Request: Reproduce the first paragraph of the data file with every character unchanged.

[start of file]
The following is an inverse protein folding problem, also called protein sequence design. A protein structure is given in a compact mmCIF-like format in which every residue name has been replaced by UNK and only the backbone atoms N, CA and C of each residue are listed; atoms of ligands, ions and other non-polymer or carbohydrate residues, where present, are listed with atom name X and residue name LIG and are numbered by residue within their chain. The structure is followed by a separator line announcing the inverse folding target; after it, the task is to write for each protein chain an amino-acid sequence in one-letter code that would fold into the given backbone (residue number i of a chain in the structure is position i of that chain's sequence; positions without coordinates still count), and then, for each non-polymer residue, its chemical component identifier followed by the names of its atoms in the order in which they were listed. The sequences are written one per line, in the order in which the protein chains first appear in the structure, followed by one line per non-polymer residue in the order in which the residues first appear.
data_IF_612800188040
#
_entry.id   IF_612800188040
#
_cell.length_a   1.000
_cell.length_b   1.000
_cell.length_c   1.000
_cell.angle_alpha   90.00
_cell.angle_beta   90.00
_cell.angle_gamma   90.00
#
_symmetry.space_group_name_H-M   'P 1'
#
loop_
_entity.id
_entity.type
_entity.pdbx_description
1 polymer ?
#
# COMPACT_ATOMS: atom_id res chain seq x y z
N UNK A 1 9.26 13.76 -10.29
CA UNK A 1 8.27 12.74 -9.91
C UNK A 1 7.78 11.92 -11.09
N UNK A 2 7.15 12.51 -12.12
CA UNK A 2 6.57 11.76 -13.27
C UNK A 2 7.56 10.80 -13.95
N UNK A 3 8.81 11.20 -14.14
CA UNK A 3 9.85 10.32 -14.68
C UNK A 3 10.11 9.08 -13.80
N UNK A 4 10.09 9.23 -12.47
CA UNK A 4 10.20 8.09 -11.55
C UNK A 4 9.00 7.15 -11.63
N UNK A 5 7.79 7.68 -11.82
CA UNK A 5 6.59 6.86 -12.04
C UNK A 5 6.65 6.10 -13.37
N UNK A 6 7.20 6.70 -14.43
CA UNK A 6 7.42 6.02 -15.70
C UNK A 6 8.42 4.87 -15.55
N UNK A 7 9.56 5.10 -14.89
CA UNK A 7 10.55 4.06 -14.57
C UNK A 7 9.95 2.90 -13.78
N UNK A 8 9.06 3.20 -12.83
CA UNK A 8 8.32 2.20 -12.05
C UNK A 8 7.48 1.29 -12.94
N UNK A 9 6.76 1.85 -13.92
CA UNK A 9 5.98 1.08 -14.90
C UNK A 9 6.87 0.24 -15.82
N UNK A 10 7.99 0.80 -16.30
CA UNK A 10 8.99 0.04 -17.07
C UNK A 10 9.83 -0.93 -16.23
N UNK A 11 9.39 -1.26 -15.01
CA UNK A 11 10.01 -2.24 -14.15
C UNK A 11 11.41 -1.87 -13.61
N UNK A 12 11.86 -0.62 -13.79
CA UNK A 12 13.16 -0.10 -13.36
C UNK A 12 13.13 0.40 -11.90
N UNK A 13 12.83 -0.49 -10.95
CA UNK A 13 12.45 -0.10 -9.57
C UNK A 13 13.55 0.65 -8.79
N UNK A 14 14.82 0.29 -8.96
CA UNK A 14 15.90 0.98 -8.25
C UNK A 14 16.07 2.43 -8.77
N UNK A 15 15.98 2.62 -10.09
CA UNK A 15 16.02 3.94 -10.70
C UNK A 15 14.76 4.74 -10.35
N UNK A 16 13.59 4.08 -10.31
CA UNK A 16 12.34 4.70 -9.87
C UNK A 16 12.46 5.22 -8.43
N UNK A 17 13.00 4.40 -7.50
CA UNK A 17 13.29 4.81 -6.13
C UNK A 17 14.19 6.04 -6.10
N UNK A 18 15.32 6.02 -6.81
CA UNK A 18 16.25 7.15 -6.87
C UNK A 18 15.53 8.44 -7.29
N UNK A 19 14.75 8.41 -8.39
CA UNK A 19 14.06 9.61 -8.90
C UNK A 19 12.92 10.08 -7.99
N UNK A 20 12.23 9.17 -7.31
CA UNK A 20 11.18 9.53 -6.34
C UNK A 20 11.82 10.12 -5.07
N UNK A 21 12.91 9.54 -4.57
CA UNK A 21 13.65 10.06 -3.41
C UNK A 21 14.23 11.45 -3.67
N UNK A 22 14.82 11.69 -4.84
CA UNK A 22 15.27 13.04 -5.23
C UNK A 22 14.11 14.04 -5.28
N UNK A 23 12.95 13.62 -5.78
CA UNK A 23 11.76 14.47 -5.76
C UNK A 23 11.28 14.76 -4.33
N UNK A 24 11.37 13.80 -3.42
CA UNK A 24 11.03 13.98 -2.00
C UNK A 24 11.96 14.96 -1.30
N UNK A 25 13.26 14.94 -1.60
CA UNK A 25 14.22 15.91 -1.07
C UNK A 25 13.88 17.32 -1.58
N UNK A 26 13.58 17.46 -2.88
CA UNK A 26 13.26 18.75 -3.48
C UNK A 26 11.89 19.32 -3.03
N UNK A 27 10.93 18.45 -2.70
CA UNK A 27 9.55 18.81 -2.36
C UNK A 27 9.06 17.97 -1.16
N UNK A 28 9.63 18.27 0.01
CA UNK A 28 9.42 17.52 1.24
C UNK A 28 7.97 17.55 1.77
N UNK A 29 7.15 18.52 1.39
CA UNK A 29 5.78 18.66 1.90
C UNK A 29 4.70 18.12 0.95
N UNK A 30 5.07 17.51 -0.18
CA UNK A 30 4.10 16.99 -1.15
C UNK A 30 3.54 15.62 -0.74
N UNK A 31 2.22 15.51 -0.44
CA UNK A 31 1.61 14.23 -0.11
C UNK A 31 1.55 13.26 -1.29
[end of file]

The following is an inverse protein folding problem, also called protein sequence design. A protein structure is given in a compact mmCIF-like format in which every residue name has been replaced by UNK and only the backbone atoms N, CA and C of each residue are listed; atoms of ligands, ions and other non-polymer or carbohydrate residues, where present, are listed with atom name X and residue name LIG and are numbered by residue within their chain. The structure is followed by a separator line announcing the inverse folding target; after it, the task is to write for each protein chain an amino-acid sequence in one-letter code that would fold into the given backbone (residue number i of a chain in the structure is position i of that chain's sequence; positions without coordinates still count), and then, for each non-polymer residue, its chemical component identifier followed by the names of its atoms in the order in which they were listed. The sequences are written one per line, in the order in which the protein chains first appear in the structure, followed by one line per non-polymer residue in the order in which the residues first appear.